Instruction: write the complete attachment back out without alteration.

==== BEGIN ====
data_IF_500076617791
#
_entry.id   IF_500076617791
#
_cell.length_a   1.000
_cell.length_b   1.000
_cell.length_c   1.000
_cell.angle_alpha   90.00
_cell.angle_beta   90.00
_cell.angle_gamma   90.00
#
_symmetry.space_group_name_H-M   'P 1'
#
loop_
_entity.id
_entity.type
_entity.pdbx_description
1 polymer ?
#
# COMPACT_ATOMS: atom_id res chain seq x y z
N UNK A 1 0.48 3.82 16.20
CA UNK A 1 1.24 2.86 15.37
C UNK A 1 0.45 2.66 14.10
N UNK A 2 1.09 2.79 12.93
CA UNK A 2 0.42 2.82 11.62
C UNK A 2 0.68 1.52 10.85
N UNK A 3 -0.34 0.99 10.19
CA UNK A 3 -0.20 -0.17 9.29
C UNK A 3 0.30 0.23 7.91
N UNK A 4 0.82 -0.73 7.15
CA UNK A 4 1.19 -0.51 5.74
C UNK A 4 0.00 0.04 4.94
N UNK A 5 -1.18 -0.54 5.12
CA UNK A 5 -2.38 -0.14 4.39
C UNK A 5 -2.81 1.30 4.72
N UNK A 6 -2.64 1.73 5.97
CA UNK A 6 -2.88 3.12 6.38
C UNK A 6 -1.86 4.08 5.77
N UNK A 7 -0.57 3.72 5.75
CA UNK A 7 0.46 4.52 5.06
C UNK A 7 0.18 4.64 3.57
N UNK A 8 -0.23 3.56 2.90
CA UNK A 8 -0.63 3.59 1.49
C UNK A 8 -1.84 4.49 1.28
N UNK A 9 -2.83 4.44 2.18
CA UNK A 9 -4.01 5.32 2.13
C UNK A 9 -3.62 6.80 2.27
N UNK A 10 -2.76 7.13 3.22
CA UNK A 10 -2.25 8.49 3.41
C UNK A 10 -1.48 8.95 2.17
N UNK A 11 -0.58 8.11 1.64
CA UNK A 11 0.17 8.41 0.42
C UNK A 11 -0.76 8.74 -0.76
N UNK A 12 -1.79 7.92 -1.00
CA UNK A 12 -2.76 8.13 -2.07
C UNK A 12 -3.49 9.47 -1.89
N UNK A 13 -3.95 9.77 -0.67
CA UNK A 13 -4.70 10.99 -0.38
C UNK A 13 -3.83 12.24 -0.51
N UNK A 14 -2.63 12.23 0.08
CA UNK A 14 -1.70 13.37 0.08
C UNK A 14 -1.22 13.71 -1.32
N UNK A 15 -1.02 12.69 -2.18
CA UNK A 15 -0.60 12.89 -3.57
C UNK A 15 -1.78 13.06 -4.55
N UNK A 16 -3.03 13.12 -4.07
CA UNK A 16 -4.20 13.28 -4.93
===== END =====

data_IF_500076617791
#
_entry.id   IF_500076617791
#
_cell.length_a   1.000
_cell.length_b   1.000
_cell.length_c   1.000
_cell.angle_alpha   90.00
_cell.angle_beta   90.00
_cell.angle_gamma   90.00
#
_symmetry.space_group_name_H-M   'P 1'
#
loop_
_entity.id
_entity.type
_entity.pdbx_description
1 polymer ?
#
# COMPACT_ATOMS: atom_id res chain seq x y z
N UNK A 1 0.48 3.82 16.20
CA UNK A 1 1.24 2.86 15.37
C UNK A 1 0.45 2.66 14.10
N UNK A 2 1.09 2.79 12.93
CA UNK A 2 0.42 2.82 11.62
C UNK A 2 0.68 1.52 10.85
N UNK A 3 -0.34 0.99 10.19
CA UNK A 3 -0.20 -0.17 9.29
C UNK A 3 0.30 0.23 7.91
N UNK A 4 0.82 -0.73 7.15
CA UNK A 4 1.19 -0.51 5.74
C UNK A 4 0.00 0.04 4.94
N UNK A 5 -1.18 -0.54 5.12
CA UNK A 5 -2.38 -0.14 4.39
C UNK A 5 -2.81 1.30 4.72
N UNK A 6 -2.64 1.73 5.97
CA UNK A 6 -2.88 3.12 6.38
C UNK A 6 -1.86 4.08 5.77
N UNK A 7 -0.57 3.72 5.75
CA UNK A 7 0.46 4.52 5.06
C UNK A 7 0.18 4.64 3.57
N UNK A 8 -0.23 3.56 2.90
CA UNK A 8 -0.63 3.59 1.49
C UNK A 8 -1.84 4.49 1.28
N UNK A 9 -2.83 4.44 2.18
CA UNK A 9 -4.01 5.32 2.13
C UNK A 9 -3.62 6.80 2.27
N UNK A 10 -2.76 7.13 3.22
CA UNK A 10 -2.25 8.49 3.41
C UNK A 10 -1.48 8.95 2.17
N UNK A 11 -0.58 8.11 1.64
CA UNK A 11 0.17 8.41 0.42
C UNK A 11 -0.76 8.74 -0.76
N UNK A 12 -1.79 7.92 -1.00
CA UNK A 12 -2.76 8.13 -2.07
C UNK A 12 -3.49 9.47 -1.89
N UNK A 13 -3.95 9.77 -0.67
CA UNK A 13 -4.70 10.99 -0.38
C UNK A 13 -3.83 12.24 -0.51
N UNK A 14 -2.63 12.23 0.08
CA UNK A 14 -1.70 13.37 0.08
C UNK A 14 -1.22 13.71 -1.32
N UNK A 15 -1.02 12.69 -2.18
CA UNK A 15 -0.60 12.89 -3.57
C UNK A 15 -1.78 13.06 -4.55
N UNK A 16 -3.03 13.12 -4.07
CA UNK A 16 -4.20 13.28 -4.93